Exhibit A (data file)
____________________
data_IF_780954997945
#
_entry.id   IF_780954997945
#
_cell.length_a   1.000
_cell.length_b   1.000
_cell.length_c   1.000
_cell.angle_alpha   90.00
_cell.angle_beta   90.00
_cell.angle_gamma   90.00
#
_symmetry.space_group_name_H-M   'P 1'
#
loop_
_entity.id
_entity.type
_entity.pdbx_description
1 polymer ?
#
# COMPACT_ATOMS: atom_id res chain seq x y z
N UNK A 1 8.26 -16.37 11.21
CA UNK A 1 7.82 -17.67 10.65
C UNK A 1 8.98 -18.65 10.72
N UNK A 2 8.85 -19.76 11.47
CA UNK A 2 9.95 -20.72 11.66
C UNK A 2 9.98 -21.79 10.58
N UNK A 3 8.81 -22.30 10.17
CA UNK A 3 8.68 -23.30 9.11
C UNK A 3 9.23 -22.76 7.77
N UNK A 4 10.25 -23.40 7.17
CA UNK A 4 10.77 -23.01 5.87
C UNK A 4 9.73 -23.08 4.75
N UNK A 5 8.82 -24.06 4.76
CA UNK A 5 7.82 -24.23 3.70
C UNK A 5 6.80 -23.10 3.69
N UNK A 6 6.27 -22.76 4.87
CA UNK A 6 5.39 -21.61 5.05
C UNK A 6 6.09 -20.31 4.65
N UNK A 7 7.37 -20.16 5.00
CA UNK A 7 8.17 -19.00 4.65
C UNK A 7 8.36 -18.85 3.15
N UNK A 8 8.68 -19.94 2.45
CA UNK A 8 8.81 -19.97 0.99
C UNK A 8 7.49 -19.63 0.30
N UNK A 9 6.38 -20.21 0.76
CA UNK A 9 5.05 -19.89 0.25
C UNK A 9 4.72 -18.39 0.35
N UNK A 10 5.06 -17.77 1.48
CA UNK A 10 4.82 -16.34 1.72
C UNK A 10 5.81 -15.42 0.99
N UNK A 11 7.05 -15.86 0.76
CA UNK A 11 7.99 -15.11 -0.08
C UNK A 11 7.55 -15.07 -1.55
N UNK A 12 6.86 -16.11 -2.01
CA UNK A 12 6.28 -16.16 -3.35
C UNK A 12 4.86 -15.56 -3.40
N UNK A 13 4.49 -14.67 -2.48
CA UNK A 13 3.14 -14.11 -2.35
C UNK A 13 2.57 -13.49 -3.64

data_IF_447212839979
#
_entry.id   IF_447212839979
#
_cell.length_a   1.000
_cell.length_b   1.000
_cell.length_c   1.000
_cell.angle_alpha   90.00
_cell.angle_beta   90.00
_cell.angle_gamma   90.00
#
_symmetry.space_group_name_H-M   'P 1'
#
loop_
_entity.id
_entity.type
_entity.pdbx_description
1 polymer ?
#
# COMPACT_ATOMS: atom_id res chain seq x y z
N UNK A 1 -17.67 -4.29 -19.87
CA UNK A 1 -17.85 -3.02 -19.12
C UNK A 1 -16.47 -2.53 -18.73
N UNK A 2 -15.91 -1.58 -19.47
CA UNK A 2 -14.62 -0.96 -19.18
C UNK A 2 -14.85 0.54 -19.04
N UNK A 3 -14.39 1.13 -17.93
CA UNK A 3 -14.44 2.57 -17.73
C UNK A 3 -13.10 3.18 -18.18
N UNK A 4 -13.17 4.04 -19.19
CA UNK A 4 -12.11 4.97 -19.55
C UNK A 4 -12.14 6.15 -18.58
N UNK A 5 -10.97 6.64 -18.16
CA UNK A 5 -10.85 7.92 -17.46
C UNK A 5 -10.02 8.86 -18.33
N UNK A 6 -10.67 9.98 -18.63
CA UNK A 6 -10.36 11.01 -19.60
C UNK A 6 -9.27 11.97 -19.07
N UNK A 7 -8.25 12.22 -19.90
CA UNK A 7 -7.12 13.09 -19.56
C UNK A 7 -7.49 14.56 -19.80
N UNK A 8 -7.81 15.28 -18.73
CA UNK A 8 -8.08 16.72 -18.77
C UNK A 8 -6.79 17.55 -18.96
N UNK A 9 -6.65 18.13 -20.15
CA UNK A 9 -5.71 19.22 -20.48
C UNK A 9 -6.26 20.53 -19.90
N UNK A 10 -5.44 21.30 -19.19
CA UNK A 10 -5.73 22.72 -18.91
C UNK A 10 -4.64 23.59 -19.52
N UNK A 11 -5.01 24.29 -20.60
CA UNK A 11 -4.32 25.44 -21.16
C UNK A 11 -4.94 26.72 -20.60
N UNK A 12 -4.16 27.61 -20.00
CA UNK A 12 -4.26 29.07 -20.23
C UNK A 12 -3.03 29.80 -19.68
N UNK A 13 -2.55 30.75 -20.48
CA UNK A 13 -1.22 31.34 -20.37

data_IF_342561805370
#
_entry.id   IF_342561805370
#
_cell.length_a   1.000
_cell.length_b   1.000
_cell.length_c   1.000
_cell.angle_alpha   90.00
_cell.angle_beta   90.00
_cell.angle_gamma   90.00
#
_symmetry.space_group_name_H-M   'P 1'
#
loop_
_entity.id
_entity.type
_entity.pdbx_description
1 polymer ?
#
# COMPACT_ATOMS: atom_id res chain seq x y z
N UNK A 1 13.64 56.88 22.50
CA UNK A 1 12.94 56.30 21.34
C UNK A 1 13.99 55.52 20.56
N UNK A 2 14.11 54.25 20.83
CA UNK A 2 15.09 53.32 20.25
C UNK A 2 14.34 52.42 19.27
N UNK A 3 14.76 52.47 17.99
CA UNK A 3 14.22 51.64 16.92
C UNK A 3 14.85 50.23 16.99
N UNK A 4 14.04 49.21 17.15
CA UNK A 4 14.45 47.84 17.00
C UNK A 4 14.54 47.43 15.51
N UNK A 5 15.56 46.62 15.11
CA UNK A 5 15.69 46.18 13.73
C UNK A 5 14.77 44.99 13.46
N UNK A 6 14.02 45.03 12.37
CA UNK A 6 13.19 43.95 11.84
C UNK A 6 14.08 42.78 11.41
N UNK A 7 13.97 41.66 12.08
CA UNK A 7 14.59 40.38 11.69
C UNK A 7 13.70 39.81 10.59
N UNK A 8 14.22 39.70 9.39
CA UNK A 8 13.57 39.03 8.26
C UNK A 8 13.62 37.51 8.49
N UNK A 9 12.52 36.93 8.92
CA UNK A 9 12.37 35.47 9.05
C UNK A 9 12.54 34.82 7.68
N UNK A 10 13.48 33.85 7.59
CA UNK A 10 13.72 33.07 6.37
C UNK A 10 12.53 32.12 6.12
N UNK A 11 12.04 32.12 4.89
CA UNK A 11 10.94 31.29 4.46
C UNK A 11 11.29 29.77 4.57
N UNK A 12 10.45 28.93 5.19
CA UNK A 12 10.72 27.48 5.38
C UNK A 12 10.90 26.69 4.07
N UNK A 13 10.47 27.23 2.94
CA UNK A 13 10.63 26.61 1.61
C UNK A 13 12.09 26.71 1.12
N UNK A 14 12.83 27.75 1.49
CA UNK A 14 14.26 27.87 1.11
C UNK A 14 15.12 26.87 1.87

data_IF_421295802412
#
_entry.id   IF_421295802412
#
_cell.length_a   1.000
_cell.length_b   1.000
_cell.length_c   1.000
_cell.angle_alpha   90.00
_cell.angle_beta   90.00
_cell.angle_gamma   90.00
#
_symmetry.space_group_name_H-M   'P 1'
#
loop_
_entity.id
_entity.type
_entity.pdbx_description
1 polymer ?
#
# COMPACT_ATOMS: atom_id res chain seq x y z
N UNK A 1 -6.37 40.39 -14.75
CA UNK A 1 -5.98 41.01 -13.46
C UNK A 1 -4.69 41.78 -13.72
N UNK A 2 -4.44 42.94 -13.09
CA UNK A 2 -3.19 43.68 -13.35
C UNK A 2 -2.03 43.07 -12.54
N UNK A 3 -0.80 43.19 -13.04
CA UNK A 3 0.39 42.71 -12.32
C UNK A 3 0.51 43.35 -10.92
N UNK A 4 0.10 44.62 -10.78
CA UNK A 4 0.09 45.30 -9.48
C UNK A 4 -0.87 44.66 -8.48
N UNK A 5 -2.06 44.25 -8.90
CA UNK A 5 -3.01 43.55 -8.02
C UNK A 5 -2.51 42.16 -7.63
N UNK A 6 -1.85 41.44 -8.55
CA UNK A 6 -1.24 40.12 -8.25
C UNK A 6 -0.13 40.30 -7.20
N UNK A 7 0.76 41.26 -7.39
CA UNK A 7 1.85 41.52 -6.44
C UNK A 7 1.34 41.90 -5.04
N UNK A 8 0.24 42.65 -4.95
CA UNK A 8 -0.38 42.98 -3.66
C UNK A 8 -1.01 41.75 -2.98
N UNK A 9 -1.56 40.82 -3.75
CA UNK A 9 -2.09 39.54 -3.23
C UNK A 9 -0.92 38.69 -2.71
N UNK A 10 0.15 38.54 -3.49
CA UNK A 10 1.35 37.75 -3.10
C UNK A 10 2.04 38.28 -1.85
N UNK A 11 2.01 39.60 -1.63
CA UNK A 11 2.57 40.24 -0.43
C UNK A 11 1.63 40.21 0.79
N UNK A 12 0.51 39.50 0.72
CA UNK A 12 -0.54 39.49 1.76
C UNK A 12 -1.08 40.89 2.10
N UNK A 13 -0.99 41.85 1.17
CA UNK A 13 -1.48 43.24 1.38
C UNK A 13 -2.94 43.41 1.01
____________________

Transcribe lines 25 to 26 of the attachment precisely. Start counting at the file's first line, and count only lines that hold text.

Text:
CA UNK A 2 9.95 -20.72 11.66
C UNK A 2 9.98 -21.79 10.58